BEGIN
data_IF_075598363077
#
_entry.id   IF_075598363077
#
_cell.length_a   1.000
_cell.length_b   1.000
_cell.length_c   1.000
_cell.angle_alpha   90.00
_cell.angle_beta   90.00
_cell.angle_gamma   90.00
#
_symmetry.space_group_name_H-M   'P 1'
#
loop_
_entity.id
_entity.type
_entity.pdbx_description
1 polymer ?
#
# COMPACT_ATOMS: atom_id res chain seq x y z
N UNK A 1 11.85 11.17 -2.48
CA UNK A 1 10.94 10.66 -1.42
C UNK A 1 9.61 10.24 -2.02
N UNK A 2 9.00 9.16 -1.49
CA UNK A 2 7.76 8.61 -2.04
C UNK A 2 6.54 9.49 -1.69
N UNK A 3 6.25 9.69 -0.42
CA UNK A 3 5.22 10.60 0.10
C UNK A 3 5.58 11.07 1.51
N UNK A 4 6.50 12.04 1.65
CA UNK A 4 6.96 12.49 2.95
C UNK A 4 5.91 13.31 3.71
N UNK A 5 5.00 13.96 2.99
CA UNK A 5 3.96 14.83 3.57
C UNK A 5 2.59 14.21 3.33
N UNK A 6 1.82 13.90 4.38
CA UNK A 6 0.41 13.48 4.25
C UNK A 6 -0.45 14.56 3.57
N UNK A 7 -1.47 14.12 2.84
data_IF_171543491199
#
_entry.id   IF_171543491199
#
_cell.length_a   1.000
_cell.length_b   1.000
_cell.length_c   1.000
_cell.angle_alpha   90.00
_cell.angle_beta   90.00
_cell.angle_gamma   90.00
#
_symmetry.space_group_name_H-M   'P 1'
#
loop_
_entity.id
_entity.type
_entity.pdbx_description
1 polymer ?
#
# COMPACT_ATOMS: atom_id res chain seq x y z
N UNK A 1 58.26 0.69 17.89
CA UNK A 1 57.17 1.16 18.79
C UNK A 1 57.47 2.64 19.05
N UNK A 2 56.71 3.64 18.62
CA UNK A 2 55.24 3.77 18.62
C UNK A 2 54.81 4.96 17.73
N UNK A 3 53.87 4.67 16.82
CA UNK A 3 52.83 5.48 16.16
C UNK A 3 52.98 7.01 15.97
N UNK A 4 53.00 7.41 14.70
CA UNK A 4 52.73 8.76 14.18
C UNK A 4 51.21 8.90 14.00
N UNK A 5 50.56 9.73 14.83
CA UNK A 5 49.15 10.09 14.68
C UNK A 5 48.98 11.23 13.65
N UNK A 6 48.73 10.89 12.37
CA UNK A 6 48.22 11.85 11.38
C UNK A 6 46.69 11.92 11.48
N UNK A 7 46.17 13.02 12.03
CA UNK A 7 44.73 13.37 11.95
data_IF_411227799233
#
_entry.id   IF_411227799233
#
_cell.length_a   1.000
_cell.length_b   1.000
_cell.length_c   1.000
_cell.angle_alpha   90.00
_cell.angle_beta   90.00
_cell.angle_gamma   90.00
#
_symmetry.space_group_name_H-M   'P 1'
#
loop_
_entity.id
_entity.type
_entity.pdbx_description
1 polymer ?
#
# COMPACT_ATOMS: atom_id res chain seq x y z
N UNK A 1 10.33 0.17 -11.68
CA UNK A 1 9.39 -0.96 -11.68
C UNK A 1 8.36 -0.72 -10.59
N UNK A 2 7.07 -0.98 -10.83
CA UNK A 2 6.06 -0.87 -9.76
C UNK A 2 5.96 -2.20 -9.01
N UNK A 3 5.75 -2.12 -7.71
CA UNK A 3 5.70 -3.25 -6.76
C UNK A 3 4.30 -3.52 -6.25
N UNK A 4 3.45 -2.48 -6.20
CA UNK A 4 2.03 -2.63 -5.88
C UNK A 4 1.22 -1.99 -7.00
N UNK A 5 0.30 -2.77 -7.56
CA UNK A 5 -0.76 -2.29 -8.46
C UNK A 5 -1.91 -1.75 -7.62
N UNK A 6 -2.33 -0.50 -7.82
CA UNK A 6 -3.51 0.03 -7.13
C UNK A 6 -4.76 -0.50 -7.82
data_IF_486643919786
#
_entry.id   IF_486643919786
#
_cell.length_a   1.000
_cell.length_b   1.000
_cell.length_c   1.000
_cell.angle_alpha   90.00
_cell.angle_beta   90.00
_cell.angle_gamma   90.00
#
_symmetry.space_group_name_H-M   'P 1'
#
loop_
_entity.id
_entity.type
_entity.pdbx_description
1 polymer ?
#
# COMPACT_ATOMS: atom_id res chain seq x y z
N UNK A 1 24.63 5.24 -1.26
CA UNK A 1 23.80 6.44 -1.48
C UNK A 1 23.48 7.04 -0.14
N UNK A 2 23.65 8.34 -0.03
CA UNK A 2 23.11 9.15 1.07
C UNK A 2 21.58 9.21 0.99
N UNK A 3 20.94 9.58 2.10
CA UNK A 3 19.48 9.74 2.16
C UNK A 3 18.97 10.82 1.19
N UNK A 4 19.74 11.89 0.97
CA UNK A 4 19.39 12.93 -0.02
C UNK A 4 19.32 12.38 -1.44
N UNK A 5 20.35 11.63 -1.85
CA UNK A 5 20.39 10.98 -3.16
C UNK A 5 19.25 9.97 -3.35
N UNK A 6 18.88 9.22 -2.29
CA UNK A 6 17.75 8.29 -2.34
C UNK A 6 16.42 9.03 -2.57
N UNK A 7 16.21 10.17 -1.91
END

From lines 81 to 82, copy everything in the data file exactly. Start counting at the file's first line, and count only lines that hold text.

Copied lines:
#
_entry.id   IF_411227799233